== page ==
Sunday, March 12, 2006

"Lazzari's Sports Roundup" ---- 03-18-06

Two University of Tennessee basketball players, Anthony Passley and Jordan Smith, were recently suspended by the school after being charged with possession of crack cocaine. I know--these two gentlemen/scholars were probably saving the crack (with no intentions of using it) SOLELY to study its chemical composition in one of their upcoming science labs, right?..........TRIVIA QUESTION: In 1986, Evander Holyfield became the first '84 Olympian to win a world boxing title. What fighter did Holyfield defeat to earn the crown? Answer to follow..........The "Unwatchable NBA" Update: Here's something that may cause you to have difficulty keeping your lunch down: The Chicago Bulls shot 7-for-19 (that's NOT a misprint, folks) from the foul line during a recent loss to Cleveland; they also scored a total of 30 points in the ENTIRE second half during this 91-72 loss/fiasco. I can now see, for sure, that former Bulls guard Steve Kerr didn't bother to leave any free-throw shooting tips behind when he left the Windy City a few years back..........Can you imagine if LPGA golfer Candie Kung married University of Pittsburgh team physician Dr. Freddie Fu? Fans of the martial arts and/or actor David Carradine would then delight in her full married name of Candie Kung Fu..........If Pittsburgh Pirates shortstop Jack Wilson is worth $7 million per season, then Rolling Stones guitarist Keith Richards has never experienced a hangover..........This week in sports history, March 19, 1955: Center Bill Russell scores 18 first-half points while guard K.C. Jones shines defensively--leading San Francisco past LaSalle 77-63 in the NCAA championship game held in Kansas City. Russell finished with 23 points and 25 rebounds while Jones, in addition to his tenacious defense, scored an impressive 24 for the Dons--who finished their remarkable season with a stellar 28-1 overall record..........Hear about the new dandruff shampoo now being used by "steroid bum" Barry Bonds? It's called "Huge Head & Broad Shoulders."..........Gotta love Dick Vitale--commenting last weekend on ESPN during the Duke/BC ACC final when no BC player boxed out a Duke free throw shooter, thus giving that player a clear path to get his own rebound: "You can't be out there dreaming about your date--you gotta find the shooter!!"..........Answer to trivia question: DWIGHT MUHAMMAD QAWI--whom Holyfield defeated by decision in a grueling 15-round bout to earn the WBA cruiserweight crown..........I see that Mike Piazza went 1-for-11 during Italy's "under-whelming" showing at the World Baseball Classic. In the Italian language, I believe they would call Piazza's performance "un fetore grande"--or STINKEROO in plain English..........Happy birthday wishes go out to former Oakland A's pitcher Mike Norris--who blows out 51 candles on March 19th. A San Francisco native, Norris pitched nine seasons for the A's between 1975 and 1983; he also appeared in 14 games for the team in 1990 while attempting a comeback. All told, Norris won 58 major league games--22 of which came in one tremendous season, 1980. That year, Mike pitched 289 innings, threw a mind-boggling 24 complete games, and pitched to an impressive 2.53 ERA for Billy Martin's second-place club. Unfortunately, Norris was never the same thereafter due to extensive arm problems. Best wishes, Mike..........Finally, condolences go out to the family of Hall of Fame outfielder Kirby Puckett--who died recently of a stroke in Arizona at the age of 44. His numbers/leadership qualities are well-documented; he was a .318 lifetime hitter, garnered 2,304 hits in his career, and led the Twins to World Series titles in 1987 and 1991. Sadly, his career was cut short by glaucoma--which also seemed to pave the way for numerous personal problems in retirement. Having written at length about the man before, I'll conclude by saying simply this: Kirby Puckett, along with the great George Brett, were the two most fun-to-watch players I've ever seen play the game of baseball; they were "throwback" guys who never failed to maintain the "little kid" in them while they were in between the lines. Kirby, I prefer to remember the GOOD times at this juncture; thanks for the memories.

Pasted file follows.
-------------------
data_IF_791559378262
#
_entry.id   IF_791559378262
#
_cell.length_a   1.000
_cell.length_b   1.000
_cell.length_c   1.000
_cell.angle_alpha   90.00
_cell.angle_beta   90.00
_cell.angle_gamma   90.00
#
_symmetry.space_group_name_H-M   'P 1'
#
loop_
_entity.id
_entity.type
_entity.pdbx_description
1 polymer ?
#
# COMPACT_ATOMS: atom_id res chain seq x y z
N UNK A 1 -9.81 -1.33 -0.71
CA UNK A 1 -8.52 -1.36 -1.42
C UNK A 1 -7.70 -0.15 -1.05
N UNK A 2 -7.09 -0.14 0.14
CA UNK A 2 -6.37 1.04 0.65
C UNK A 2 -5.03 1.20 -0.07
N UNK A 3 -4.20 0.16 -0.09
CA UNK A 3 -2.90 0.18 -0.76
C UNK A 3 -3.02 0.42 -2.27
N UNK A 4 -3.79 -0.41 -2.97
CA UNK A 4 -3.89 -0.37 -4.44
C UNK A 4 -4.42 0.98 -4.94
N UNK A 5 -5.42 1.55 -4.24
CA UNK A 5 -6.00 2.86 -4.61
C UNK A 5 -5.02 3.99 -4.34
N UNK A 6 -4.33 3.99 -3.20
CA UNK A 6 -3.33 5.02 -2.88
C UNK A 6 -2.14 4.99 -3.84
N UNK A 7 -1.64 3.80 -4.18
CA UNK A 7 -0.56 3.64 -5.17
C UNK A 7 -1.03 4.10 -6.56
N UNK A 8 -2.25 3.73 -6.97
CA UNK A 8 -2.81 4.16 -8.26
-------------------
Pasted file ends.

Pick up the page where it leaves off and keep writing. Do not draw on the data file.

Bob Lazzari

Reprinted by permission of the Valley Times.


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